Index of content:
Volume 107, Issue 1, January 2000
- SPEECH PERCEPTION 
107(2000); http://dx.doi.org/10.1121/1.428325View Description Hide Description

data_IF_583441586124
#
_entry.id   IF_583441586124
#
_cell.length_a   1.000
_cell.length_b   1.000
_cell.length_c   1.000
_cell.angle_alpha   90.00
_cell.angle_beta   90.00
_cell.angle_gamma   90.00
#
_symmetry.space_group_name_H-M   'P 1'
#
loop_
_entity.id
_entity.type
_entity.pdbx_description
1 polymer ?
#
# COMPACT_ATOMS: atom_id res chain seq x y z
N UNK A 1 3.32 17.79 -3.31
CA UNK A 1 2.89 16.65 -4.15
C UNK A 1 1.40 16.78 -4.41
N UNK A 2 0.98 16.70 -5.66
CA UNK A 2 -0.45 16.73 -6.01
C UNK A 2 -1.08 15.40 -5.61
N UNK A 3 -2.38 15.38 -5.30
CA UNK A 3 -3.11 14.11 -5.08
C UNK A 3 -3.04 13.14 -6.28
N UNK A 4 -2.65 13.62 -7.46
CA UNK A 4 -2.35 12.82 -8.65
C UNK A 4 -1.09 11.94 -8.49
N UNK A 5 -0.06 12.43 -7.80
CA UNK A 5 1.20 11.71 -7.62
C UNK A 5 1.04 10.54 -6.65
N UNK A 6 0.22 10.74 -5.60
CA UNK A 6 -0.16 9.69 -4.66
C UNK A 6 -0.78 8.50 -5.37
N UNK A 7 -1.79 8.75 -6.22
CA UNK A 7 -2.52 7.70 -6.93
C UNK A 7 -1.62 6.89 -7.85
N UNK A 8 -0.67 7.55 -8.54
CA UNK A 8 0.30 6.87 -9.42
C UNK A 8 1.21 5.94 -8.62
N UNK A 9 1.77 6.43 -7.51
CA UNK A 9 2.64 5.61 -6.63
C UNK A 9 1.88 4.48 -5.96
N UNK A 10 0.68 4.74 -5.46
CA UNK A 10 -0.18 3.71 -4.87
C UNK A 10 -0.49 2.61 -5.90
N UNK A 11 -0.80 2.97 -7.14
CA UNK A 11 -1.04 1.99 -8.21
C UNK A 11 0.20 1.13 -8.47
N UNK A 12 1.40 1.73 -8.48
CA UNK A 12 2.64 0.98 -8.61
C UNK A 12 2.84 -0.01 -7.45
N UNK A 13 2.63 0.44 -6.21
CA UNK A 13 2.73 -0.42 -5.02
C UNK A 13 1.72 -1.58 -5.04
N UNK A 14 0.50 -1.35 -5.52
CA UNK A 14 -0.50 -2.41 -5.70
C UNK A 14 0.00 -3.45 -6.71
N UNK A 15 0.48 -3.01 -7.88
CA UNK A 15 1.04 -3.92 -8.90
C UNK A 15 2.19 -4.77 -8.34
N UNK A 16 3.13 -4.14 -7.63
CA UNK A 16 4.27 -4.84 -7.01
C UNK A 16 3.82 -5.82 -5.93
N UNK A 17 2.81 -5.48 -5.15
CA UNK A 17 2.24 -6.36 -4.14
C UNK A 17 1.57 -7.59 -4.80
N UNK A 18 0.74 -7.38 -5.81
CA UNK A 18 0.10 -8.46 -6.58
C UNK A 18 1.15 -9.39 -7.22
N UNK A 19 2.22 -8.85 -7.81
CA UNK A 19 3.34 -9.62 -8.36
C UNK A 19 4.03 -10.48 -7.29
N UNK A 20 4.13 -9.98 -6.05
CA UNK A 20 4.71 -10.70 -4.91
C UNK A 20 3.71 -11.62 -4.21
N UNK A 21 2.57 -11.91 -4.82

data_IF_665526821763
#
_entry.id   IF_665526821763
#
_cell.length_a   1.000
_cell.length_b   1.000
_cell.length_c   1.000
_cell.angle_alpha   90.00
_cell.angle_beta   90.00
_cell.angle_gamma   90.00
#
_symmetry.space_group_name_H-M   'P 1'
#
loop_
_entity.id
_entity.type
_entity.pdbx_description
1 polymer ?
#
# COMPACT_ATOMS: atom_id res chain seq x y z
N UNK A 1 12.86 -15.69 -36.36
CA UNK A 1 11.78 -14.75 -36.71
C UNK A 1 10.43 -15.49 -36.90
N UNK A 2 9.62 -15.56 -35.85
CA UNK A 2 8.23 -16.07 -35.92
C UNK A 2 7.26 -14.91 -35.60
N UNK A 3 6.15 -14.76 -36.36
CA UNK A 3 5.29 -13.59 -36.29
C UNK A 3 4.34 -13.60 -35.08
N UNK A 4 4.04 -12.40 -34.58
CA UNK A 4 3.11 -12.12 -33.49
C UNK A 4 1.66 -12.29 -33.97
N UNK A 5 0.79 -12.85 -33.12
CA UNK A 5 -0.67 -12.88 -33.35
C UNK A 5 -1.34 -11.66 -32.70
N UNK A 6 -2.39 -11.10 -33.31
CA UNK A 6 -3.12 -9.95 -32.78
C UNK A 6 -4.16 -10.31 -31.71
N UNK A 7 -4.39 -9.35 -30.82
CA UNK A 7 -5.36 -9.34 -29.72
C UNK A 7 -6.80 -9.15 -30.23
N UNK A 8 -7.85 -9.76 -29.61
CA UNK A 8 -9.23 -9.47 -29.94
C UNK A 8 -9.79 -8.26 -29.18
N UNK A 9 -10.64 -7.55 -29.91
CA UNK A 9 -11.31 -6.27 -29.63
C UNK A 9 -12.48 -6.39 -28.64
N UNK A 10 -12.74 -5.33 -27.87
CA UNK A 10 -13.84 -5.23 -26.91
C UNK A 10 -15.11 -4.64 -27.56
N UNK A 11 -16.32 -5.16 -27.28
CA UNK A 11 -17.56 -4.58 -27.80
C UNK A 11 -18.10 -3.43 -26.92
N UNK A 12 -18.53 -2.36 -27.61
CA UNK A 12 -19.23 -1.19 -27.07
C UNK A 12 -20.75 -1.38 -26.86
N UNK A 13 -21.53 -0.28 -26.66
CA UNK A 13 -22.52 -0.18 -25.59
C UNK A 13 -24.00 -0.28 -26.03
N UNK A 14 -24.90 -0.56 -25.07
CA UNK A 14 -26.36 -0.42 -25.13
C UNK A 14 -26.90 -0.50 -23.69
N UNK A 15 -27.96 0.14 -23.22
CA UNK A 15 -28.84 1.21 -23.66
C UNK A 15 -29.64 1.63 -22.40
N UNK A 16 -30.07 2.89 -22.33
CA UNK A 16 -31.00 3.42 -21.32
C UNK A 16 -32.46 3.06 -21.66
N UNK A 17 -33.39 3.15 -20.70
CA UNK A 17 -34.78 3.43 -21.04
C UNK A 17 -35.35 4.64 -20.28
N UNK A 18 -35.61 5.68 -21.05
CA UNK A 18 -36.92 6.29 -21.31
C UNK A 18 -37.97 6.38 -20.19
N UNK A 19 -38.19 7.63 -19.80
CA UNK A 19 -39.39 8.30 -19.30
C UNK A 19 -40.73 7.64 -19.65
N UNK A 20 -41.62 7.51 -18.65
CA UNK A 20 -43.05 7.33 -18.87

This study investigated the effect of pulsatile stimulation rate on medial vowel and consonant recognition in cochlear implant listeners. Experiment 1 measured phoneme recognition as a function of stimulation rate in six Nucleus-22 cochlear implant listeners using an experimental four-channel continuous interleaved sampler (CIS)speech processing strategy. Results showed that all stimulation rates from 150 to 500 pulses/s/electrode produced equally good performance, while stimulation rates lower than 150 pulses/s/electrode produced significantly poorer performance. Experiment 2 measured phoneme recognition by implant listeners and normal-hearing listeners as a function of the low-pass cutoff frequency for envelope information. Results from both acoustic and electric hearing showed no significant difference in performance for all cutoff frequencies higher than 20 Hz. Both vowel and consonant scores dropped significantly when the cutoff frequency was reduced from 20 Hz to 2 Hz. The results of these two experiments suggest that temporal envelope information can be conveyed by relatively low stimulation rates. The pattern of results for both electrical and acoustic hearing is consistent with a simple model of temporal integration with an equivalent rectangular duration (ERD) of the temporal integrator of about 7 ms.